Addressing your impending death can be rather depressing. That being said, it’s an unavoidable part of life. What you do now can make a big difference in what you leave behind. It’s important to think about your legal will prior to passing over.
1 - You can make sure your wishes are executed
If you have some major assets that you want to go to specific places, you can make sure of that even through a legally binding will. That way you can ensure that your possessions end up where you want them to. Even after your death.
2 - You can decide on care for your children
A will is important if you still have dependent children. You can make sure that they receive care from the family member you appoint in the event of your death. Should you fail to arrange care for them, someone else may care for them. They may even end up in the system.
3 - It keeps your family from fighting over your possessions
When people pass on without a will, their remaining family members receives their estate. Sometimes, people end up in legal battles with their own family members. Neither of them will let go of the four-karat diamond ring. By making the decisions for them while you’re alive, you can give them time to grieve your passing. They don’t have to argue over your belongings.
4 - You get to choose what you want to be done with your body
If there’s a specific plot of land you purchased in the event of your death, you should it in your will. If you want to do away with the burial thing altogether, you can even state that you’d rather choose cremation.
5 - You can ensure your money goes where you want it to
If you’ve got kids, you may have started an education fund for them. In the event of your death, it’s best that you specify that your money will go towards your children's’ future. That way, it won’t fall into the wrong hands and being used for different things.
6 - A will makes clear who the executor will be
In a will, you can appoint a legal executor to make sure your wishes gets executed the way you want them to. Without this legally binding document, a public trustee will most likely receive your will. This will take quite a bit of money out of what you left behind.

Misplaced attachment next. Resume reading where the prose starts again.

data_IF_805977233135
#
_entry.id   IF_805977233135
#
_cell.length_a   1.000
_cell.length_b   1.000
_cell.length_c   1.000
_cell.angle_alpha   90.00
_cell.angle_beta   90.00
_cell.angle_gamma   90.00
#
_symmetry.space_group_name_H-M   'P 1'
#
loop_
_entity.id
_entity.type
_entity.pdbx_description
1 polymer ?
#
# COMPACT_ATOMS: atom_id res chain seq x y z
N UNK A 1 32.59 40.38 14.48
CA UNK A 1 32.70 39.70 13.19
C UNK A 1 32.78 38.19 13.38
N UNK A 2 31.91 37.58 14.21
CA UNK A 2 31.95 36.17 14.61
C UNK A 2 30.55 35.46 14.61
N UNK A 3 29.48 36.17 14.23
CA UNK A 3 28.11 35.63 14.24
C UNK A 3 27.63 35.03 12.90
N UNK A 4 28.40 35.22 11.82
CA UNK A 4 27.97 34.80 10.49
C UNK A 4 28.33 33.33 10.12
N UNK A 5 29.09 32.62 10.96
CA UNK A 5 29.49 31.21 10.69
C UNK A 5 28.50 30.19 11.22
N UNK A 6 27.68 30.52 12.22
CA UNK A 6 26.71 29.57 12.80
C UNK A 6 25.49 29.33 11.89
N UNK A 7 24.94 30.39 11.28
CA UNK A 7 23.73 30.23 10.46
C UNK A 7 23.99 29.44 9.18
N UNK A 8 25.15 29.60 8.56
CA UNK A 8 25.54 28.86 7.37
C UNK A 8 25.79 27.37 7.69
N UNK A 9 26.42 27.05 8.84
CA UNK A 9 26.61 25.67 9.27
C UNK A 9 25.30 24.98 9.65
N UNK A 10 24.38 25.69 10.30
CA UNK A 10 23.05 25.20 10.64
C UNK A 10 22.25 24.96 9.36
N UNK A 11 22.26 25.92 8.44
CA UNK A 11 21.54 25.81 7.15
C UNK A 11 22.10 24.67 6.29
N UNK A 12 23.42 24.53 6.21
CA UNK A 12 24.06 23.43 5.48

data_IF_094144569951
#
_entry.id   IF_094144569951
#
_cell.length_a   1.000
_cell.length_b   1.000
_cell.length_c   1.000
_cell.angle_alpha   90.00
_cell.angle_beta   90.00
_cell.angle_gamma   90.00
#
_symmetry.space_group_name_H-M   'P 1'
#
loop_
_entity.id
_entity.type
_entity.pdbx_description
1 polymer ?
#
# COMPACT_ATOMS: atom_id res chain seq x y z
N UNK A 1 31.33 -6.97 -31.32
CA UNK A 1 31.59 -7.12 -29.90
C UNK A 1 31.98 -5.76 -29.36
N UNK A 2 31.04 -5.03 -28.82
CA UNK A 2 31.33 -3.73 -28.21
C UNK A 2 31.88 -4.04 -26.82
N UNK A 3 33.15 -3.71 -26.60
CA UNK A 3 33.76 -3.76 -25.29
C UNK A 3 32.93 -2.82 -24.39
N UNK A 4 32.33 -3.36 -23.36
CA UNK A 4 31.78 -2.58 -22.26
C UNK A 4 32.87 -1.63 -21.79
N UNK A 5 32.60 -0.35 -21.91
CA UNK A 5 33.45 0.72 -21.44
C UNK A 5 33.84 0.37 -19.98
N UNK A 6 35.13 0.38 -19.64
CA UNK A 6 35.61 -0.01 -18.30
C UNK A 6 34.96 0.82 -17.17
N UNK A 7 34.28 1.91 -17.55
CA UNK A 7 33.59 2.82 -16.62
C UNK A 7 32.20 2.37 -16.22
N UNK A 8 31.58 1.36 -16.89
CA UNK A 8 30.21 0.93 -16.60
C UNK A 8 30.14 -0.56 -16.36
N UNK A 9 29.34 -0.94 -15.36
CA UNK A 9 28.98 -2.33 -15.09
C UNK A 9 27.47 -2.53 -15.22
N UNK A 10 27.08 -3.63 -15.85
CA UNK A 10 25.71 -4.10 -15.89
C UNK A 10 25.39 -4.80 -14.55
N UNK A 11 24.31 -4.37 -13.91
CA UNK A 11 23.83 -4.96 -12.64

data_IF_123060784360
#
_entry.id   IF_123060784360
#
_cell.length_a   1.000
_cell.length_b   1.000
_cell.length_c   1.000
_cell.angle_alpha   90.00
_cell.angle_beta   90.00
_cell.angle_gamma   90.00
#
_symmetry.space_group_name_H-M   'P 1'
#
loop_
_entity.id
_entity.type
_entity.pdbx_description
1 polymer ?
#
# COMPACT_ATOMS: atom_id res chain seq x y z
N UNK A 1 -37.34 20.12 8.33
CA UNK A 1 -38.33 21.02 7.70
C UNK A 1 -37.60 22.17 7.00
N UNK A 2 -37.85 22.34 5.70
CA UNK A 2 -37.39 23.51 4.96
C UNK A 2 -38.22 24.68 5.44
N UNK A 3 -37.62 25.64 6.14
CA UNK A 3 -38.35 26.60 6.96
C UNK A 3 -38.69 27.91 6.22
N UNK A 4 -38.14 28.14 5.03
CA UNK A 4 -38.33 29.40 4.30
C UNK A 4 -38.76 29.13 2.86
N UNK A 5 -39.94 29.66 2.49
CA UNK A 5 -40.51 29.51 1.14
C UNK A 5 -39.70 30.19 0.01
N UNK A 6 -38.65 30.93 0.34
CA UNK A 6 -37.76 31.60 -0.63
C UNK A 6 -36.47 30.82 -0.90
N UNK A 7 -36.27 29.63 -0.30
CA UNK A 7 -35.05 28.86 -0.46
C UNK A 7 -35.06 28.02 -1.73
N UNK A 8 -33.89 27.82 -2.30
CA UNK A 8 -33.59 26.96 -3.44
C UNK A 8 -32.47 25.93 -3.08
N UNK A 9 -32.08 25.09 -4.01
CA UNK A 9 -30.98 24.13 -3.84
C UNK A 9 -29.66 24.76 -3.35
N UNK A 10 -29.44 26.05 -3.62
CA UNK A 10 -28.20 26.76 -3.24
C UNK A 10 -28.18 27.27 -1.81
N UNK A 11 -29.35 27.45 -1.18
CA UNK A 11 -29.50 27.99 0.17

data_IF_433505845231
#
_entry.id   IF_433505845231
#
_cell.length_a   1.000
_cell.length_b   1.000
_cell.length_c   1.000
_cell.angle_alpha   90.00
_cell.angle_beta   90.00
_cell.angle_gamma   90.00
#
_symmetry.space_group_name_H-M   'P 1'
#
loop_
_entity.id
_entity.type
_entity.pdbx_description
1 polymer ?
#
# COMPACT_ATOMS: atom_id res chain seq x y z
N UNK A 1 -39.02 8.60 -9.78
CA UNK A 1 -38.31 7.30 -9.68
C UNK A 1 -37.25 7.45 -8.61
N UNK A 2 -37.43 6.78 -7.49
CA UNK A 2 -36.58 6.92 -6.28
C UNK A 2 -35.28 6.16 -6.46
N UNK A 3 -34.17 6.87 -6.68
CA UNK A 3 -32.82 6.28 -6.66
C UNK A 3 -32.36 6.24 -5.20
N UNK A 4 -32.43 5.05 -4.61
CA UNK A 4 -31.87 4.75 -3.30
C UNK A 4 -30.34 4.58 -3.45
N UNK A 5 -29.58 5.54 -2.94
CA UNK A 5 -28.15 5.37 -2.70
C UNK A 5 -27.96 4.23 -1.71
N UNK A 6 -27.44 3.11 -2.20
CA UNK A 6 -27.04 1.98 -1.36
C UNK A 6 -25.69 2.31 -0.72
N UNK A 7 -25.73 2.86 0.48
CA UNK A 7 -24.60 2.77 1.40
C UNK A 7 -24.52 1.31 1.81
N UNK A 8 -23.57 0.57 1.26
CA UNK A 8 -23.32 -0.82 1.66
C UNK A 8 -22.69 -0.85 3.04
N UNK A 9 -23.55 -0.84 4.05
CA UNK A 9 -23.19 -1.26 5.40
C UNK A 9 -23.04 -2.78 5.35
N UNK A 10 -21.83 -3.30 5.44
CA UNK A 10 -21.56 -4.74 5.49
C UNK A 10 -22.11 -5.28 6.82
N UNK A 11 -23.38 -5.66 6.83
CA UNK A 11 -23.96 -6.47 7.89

7 - Property can go where it should
If you don’t have a will, your property usually goes to your next-of-kin. Without immediate family members, your house may end up in the hands of some long-lost family member. With a will, you can ensure that your property goes where you want it to. You can choose whether to a close friend or a charity that you want to support.
If you have a partner but not legally married, they may lose the property that you have shared too.  With a will, you can ensure that it goes to them.
8 - Your pets will be cared for by whom you appoint
Most people consider their pets big parts of the family. When you pass on, use a will to keep your cherished furry family member out of the pound. Help them run into the arms of someone willing to take care of them.
9 - You’ll save your family time and money
Instead of having to spend time and money hiring lawyers, paying for public trustees, and figuring out taxes, your family members can grieve your passing. Wills cost much less than disputes over your property.
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DISCLAIMER: The author, the publisher and the vendor of these forms makes no representations or warranties regarding the outcome or the use to which these forms are put and are not assuming any liability for any claims, losses, or damages arising out of the use of these forms. The user should not rely on the author or the publisher of these forms for any professional advice. Always consult with a lawyer regarding the rules and regulations governing your residing state/province. The information provided is for illustrative purposes only and not for the purpose of providing legal advice. You should contact an attorney to obtain advice with respect to any particular issues and concerns related to the drafting of wills and other legal documents. Remember that individual situations and estate planning needs differ, and this Kit may not be suitable for your specific circumstances.